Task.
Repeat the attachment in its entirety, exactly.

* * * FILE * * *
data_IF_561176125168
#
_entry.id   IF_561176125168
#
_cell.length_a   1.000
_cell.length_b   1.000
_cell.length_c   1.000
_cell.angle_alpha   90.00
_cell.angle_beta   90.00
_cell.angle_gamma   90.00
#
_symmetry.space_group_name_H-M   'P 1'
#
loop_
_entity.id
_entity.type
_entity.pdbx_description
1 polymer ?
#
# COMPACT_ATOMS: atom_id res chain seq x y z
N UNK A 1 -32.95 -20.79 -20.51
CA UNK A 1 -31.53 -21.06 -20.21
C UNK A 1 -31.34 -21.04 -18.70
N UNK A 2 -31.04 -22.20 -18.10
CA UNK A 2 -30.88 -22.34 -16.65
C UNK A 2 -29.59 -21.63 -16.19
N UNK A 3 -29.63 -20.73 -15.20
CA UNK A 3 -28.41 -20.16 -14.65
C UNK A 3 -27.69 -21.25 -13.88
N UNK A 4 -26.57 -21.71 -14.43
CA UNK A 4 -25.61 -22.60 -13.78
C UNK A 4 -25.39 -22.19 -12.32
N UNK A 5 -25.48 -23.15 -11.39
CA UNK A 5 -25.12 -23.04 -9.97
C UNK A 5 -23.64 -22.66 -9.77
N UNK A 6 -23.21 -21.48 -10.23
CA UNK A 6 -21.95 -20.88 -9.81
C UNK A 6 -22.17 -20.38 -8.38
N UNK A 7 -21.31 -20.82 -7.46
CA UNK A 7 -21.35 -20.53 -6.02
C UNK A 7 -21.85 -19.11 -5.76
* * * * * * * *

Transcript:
data_IF_561176125168
#
_entry.id   IF_561176125168
#
_cell.length_a   1.000
_cell.length_b   1.000
_cell.length_c   1.000
_cell.angle_alpha   90.00
_cell.angle_beta   90.00
_cell.angle_gamma   90.00
#
_symmetry.space_group_name_H-M   'P 1'
#
loop_
_entity.id
_entity.type
_entity.pdbx_description
1 polymer ?
#
# COMPACT_ATOMS: atom_id res chain seq x y z
N UNK A 1 -32.95 -20.79 -20.51
CA UNK A 1 -31.53 -21.06 -20.21
C UNK A 1 -31.34 -21.04 -18.70
N UNK A 2 -31.04 -22.20 -18.10
CA UNK A 2 -30.88 -22.34 -16.65
C UNK A 2 -29.59 -21.63 -16.19
N UNK A 3 -29.63 -20.73 -15.20
CA UNK A 3 -28.41 -20.16 -14.65
C UNK A 3 -27.69 -21.25 -13.88
N UNK A 4 -26.57 -21.71 -14.43
CA UNK A 4 -25.61 -22.60 -13.78
C UNK A 4 -25.39 -22.19 -12.32
N UNK A 5 -25.48 -23.15 -11.39
CA UNK A 5 -25.12 -23.04 -9.97
C UNK A 5 -23.64 -22.66 -9.77
N UNK A 6 -23.21 -21.48 -10.23
CA UNK A 6 -21.95 -20.88 -9.81
C UNK A 6 -22.17 -20.38 -8.38
N UNK A 7 -21.31 -20.82 -7.46
CA UNK A 7 -21.35 -20.53 -6.02
C UNK A 7 -21.85 -19.11 -5.76